11 Competitive markets will yield efficient outcomes (that is, maximize total gains), but not necessarily equitable outcomes. Many producers/consumers Homogeneous product No taxes, subsidies, tariffs, quotas, etc. Perfect information No externalities The average consumer/producer stands to gain very little Producers with the lowest costs stand to gain the most Consumers with the highest values stand to gain the most This is where the equity issues arise!

12 Manufacturing 4 units/hr5 units/hr Agriculture 5 units/hr4 units/hr MexicoUSA Note: Assume that wages are equal across sectors Markets are all about taking advantage of differences in opportunity cost. Consider the following example. Two countries (the US and Mexico) producing two different goods (Agriculture and Manufacturing).

13 Everything we do involves a cost (Time, money, or both). Opportunity cost measures all the costs involved with an activity. In this example, the cost of manufacturing in Mexico is the time spent. We need to value that time. Manufacturing 4 units/hr Agriculture 5 units/hr Mexico 1 Unit of manufactured goods ¼ hour of time spent 5/4 units of agriculture lost 5 units of agriculture per hour 4 units of manufacturing per hour 1.25 units of agriculture per unit of manufacturing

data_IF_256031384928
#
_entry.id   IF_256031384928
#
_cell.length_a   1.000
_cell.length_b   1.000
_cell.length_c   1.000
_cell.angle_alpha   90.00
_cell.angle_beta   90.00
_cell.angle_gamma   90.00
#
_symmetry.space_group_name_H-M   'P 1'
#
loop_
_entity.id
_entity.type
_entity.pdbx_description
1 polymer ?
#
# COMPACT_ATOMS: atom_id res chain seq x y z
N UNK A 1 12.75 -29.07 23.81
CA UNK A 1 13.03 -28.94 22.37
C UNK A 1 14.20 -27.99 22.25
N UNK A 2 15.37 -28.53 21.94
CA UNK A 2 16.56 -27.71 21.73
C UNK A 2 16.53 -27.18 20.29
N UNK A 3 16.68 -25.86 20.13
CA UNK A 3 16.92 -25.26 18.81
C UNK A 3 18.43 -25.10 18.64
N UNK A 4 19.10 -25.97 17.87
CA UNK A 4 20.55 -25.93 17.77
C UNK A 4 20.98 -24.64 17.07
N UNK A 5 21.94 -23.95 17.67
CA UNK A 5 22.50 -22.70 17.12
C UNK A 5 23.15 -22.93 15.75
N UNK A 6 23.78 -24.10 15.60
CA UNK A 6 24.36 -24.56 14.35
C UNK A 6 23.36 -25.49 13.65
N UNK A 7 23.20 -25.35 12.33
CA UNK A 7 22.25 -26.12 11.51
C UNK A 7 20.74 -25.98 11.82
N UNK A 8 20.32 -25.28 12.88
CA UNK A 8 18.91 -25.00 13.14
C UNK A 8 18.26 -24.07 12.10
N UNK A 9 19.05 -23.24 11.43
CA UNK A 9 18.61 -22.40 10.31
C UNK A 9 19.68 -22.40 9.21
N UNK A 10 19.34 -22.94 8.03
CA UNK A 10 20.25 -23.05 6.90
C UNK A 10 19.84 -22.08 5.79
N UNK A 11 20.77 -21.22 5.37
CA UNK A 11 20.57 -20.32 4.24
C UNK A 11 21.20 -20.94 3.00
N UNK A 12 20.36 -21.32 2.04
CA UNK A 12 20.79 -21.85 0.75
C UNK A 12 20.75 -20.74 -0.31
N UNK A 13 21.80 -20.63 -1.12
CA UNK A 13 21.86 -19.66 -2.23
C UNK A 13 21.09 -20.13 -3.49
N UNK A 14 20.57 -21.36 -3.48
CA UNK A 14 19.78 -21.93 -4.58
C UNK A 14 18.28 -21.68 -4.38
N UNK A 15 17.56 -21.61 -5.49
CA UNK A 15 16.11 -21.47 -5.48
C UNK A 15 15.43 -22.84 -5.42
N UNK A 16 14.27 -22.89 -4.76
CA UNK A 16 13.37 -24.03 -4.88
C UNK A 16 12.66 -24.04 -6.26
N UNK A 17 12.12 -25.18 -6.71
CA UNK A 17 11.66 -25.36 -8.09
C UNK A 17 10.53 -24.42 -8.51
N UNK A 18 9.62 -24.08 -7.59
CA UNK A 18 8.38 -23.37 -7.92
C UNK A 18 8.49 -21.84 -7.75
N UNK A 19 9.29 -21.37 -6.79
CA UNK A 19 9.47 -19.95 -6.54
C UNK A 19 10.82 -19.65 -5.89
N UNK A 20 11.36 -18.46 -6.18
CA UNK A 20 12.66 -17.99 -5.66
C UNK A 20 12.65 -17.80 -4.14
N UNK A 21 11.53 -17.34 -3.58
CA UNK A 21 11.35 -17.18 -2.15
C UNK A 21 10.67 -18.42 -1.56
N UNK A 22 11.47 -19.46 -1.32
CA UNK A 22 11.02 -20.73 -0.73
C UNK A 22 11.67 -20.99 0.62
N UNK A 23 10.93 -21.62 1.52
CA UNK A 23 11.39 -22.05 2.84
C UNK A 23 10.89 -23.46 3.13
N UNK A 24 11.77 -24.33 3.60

14 We could work this the other way and figure the opportunity cost for Mexico of producing agriculture. Manufacturing 4 units/hr Agriculture 5 units/hr Mexico 1 Unit of agriculture 1/5 hour of time spent 4/5 units of manufacturing lost 4 units of manufacturing per hour 5 units of agriculture per hour.80 units of manufacturing per unit of agriculture

15 Manufacturing 1.25 Units of Agriculture.80 Units of Agriculture Agriculture.80 Units of Manufacturing 1.25 Units of Manufacturing MexicoUSA In terms of opportunity cost, Mexico has the lower cost of agriculture (in terms of lost manufacturing) and the US has a lower cost of Manufacturing (in terms of lost agriculture). We would say that Mexico has a comparative advantage in agriculture while the US has a comparative advantage in manufacturing

16 Suppose that both the US and Mexico had 40 hrs per week available to produce both goods: Slope = 1.25Slope =.80 For every unit of agriculture produced, the US gives up 1.25 units of manufactured products For every unit of agriculture produced, Mexico gives up.80 units of manufactured products If the US devoted half its resources to each sector, it could have 80 units of agriculture and 100 units of manufacturing If Mexico devoted half its resources to each sector, it could have 100 units of agriculture and 80 units of manufacturing

17 Prices will determine what actually gets produced in each country: Manufacturing 5 units/hr Agriculture 4 units/hr USA Suppose that the wage rate in the US is $10/hr 1 unit = 1/5 hr $2 unit cost 1 unit = 1/4 hr $2.50 unit cost Lets look at the profitability of each industry in the US With a wage of $10/hr, the price of agriculture has to be at least $2.50/unit while manufacturing has to be at least $2 to be profitable